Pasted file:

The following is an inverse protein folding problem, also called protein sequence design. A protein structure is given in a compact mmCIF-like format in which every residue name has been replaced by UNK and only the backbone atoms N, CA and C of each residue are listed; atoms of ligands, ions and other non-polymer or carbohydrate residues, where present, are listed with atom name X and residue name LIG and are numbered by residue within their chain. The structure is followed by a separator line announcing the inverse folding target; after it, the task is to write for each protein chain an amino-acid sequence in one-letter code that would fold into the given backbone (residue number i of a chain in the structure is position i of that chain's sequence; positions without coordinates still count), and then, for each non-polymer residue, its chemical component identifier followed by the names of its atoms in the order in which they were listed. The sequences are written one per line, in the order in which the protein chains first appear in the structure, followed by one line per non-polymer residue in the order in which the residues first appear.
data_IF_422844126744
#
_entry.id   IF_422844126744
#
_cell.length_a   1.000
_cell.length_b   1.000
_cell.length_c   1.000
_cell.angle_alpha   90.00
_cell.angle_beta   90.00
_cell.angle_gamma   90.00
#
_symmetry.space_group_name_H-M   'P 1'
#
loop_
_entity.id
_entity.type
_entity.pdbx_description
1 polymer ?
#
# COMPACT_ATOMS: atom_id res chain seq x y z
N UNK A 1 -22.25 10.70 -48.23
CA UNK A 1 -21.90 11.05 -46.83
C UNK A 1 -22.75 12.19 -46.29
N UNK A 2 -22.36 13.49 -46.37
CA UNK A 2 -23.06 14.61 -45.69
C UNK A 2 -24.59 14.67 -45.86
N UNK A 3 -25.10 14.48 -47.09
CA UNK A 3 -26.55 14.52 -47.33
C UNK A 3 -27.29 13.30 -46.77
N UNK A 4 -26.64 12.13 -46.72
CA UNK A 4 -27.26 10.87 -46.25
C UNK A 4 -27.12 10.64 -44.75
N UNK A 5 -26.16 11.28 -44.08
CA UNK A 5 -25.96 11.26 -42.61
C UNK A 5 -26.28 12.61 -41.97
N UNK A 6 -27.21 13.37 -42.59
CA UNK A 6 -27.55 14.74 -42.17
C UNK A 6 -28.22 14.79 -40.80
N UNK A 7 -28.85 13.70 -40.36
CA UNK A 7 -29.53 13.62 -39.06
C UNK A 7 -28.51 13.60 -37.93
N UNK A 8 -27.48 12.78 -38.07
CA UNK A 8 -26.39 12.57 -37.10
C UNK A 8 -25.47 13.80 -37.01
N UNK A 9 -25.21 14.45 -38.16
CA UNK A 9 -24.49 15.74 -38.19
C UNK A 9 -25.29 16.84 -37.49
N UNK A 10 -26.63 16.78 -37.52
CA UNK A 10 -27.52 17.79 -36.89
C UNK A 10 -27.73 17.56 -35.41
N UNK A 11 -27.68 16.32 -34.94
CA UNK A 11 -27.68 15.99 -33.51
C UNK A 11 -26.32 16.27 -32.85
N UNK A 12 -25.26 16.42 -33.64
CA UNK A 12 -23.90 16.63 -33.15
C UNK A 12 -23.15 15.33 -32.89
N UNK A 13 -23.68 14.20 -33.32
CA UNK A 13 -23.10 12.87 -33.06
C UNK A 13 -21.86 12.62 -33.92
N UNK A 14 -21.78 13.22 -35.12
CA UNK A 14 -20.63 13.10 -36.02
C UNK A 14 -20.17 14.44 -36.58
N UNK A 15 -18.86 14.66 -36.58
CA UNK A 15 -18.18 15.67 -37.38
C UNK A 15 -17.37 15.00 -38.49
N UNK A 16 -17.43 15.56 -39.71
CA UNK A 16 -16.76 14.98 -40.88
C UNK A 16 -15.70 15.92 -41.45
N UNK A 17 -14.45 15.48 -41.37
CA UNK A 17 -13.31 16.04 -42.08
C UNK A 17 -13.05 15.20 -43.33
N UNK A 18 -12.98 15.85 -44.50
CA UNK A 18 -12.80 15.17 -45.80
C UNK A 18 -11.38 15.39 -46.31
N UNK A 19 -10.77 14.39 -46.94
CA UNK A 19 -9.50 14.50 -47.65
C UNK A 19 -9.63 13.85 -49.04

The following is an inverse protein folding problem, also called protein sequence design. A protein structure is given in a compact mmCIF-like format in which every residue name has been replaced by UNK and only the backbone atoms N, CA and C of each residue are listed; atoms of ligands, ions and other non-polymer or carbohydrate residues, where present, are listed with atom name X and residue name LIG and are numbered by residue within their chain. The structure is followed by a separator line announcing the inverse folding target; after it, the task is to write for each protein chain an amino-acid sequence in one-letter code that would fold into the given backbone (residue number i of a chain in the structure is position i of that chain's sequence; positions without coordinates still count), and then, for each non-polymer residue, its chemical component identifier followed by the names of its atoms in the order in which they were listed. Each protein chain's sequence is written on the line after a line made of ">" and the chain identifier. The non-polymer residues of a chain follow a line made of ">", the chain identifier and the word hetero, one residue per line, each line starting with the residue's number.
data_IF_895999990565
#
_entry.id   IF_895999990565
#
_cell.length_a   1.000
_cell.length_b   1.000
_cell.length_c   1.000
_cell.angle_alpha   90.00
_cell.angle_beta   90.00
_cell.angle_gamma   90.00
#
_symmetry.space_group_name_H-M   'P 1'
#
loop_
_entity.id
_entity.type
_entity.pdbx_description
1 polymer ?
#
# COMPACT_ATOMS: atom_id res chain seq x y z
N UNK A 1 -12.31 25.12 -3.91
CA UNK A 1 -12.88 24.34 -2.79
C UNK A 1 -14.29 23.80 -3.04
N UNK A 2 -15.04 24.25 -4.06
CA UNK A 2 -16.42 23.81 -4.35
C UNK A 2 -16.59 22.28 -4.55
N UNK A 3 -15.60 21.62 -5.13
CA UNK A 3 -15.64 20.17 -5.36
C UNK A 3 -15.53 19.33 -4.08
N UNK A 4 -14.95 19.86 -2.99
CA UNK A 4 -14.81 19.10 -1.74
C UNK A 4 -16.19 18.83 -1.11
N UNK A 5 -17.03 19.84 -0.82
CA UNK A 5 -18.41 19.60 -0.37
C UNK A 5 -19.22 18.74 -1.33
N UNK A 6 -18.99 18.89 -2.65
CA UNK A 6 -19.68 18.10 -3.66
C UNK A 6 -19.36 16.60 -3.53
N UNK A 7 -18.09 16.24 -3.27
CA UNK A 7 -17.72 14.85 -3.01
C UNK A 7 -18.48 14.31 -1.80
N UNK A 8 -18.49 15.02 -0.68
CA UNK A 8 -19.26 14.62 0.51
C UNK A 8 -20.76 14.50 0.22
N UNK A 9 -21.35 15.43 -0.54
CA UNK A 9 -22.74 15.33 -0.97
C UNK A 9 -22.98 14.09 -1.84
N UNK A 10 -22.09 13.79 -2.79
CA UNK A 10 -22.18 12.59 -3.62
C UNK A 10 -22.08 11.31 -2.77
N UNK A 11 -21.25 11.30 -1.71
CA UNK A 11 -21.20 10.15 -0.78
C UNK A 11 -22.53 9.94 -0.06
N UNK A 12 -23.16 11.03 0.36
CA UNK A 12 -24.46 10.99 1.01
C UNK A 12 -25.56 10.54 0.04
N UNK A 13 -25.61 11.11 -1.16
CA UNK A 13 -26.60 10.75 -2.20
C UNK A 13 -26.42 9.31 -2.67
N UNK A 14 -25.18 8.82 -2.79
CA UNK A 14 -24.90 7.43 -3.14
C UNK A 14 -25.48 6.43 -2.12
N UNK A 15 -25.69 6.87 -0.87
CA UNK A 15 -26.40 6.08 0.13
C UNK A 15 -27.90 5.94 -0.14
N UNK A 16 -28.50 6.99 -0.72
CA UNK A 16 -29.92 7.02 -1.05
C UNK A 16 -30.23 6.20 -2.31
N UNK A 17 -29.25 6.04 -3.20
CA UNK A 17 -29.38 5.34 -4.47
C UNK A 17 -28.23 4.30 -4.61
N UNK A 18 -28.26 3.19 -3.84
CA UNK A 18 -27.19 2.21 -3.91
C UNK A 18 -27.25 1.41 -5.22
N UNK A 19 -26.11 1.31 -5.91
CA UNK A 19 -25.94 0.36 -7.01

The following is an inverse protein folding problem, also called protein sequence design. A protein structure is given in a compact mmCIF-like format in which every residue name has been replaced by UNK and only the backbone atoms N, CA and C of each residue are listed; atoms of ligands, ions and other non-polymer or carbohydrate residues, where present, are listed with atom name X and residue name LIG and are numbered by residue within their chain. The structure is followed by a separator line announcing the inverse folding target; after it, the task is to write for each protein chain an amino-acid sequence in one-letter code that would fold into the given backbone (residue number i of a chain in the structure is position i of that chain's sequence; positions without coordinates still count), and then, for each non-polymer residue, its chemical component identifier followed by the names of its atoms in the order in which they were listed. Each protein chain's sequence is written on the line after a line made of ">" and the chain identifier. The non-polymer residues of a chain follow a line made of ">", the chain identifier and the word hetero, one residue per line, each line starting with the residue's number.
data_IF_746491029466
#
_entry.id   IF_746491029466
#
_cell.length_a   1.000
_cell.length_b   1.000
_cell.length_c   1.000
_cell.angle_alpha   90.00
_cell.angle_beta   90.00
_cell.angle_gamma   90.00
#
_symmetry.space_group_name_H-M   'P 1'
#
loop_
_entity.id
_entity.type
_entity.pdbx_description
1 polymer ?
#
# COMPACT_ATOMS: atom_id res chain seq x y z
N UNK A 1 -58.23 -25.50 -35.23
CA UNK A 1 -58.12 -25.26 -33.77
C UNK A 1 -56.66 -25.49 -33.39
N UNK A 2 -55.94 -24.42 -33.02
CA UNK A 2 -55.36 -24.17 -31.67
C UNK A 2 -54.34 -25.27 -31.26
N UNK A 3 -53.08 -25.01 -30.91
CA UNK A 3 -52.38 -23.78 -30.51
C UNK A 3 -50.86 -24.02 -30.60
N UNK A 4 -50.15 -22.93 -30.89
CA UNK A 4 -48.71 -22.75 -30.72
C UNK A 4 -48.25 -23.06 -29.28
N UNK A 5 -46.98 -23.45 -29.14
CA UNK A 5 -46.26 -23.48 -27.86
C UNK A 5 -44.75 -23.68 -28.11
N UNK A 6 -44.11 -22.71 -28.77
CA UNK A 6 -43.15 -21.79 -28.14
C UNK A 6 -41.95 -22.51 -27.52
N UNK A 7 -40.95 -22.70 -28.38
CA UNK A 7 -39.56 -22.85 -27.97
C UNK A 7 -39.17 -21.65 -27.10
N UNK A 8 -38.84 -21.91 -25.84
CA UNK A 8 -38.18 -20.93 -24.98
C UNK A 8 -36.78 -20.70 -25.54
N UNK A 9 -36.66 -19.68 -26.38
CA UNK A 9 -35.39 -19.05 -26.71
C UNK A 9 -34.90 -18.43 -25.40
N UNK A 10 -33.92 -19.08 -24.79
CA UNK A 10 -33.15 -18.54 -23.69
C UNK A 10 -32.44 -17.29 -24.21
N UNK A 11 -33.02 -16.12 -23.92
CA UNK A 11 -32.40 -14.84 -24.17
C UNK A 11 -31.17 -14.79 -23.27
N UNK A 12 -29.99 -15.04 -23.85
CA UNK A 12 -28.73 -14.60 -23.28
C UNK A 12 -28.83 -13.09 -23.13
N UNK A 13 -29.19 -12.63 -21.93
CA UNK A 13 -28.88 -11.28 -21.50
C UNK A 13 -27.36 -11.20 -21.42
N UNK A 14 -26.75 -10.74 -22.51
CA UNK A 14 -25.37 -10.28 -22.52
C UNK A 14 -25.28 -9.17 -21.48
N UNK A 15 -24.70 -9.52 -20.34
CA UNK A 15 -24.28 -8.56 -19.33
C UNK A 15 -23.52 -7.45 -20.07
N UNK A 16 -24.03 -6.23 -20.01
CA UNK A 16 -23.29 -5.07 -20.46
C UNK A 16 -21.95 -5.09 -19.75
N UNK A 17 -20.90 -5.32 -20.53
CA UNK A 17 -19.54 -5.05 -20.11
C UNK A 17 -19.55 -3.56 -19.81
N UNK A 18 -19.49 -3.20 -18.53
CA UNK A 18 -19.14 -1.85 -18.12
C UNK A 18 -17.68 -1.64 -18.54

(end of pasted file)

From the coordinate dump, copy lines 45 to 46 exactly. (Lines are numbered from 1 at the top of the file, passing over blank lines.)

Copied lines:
C UNK A 8 -25.47 13.80 -37.01
N UNK A 9 -25.21 14.45 -38.16